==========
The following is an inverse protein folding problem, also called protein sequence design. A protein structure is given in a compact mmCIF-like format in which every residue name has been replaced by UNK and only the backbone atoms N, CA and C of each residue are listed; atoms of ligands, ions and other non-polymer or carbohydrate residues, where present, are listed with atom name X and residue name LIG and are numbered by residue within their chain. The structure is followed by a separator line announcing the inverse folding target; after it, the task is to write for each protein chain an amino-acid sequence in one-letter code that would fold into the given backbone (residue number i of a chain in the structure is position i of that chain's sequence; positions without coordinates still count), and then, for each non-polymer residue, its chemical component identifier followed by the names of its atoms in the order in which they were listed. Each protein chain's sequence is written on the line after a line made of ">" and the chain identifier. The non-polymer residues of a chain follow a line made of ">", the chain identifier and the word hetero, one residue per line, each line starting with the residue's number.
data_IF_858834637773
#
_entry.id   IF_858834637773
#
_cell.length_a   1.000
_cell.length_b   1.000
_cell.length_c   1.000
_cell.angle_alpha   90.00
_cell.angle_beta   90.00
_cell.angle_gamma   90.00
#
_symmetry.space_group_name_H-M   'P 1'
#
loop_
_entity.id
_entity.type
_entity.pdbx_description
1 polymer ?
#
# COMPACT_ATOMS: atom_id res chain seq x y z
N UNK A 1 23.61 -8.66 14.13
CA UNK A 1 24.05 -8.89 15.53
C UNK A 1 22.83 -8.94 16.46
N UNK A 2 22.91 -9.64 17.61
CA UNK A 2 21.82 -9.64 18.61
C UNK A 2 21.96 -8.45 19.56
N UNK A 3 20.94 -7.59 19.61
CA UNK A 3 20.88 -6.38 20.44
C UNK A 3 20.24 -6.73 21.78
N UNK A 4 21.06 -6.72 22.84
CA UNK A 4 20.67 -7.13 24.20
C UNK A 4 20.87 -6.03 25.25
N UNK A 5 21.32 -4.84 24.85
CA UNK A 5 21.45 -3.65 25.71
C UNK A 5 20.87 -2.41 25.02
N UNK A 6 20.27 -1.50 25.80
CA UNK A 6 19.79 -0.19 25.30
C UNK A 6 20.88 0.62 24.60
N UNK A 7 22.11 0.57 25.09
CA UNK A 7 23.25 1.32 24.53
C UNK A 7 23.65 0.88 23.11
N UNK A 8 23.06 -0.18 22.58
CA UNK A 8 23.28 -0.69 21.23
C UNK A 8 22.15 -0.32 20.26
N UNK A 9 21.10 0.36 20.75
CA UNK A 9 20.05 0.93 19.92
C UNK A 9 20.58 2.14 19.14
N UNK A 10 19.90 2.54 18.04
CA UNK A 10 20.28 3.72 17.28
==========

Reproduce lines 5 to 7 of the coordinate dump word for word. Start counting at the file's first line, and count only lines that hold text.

#
_cell.length_a   1.000
_cell.length_b   1.000